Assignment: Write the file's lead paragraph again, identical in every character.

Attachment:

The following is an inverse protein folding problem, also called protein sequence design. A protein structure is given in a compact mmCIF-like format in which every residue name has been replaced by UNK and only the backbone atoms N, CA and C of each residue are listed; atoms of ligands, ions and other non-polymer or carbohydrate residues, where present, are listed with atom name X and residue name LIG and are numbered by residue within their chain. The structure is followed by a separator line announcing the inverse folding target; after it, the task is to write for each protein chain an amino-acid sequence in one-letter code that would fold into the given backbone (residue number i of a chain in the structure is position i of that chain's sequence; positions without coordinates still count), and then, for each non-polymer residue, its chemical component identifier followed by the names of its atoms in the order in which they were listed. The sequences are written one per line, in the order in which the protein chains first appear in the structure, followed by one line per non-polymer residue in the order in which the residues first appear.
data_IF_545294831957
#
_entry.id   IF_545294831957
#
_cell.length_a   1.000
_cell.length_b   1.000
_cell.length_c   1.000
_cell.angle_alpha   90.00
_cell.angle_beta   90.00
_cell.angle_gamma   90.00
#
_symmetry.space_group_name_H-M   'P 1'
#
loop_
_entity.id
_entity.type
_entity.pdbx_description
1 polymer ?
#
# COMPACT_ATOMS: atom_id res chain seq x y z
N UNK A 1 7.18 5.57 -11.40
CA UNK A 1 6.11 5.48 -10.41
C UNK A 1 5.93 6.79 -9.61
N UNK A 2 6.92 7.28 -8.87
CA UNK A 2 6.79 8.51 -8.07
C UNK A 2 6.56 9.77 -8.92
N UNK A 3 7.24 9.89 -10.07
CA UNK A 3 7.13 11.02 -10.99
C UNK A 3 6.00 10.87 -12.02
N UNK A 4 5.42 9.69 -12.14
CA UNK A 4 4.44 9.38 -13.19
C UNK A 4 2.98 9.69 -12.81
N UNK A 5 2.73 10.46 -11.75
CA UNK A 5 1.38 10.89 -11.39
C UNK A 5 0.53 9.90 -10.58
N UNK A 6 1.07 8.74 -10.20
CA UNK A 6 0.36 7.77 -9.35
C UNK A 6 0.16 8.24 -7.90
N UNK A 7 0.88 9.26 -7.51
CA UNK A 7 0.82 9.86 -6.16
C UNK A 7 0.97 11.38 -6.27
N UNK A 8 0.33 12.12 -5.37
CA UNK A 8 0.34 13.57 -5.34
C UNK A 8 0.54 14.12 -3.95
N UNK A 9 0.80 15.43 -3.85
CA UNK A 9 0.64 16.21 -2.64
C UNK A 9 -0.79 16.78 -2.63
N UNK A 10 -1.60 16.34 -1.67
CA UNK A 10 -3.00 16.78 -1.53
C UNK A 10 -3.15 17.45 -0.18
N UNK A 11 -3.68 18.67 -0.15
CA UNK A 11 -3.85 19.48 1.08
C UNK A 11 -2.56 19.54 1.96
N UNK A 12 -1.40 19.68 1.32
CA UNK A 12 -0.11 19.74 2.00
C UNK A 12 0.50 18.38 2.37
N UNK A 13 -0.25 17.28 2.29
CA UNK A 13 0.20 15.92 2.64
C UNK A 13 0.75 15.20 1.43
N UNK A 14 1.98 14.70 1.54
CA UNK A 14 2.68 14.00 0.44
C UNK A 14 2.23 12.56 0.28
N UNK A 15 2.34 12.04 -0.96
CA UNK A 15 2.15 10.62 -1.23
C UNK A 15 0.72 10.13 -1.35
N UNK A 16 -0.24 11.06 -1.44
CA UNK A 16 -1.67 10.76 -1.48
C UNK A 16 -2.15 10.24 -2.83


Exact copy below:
The following is an inverse protein folding problem, also called protein sequence design. A protein structure is given in a compact mmCIF-like format in which every residue name has been replaced by UNK and only the backbone atoms N, CA and C of each residue are listed; atoms of ligands, ions and other non-polymer or carbohydrate residues, where present, are listed with atom name X and residue name LIG and are numbered by residue within their chain. The structure is followed by a separator line announcing the inverse folding target; after it, the task is to write for each protein chain an amino-acid sequence in one-letter code that would fold into the given backbone (residue number i of a chain in the structure is position i of that chain's sequence; positions without coordinates still count), and then, for each non-polymer residue, its chemical component identifier followed by the names of its atoms in the order in which they were listed. The sequences are written one per line, in the order in which the protein chains first appear in the structure, followed by one line per non-polymer residue in the order in which the residues first appear.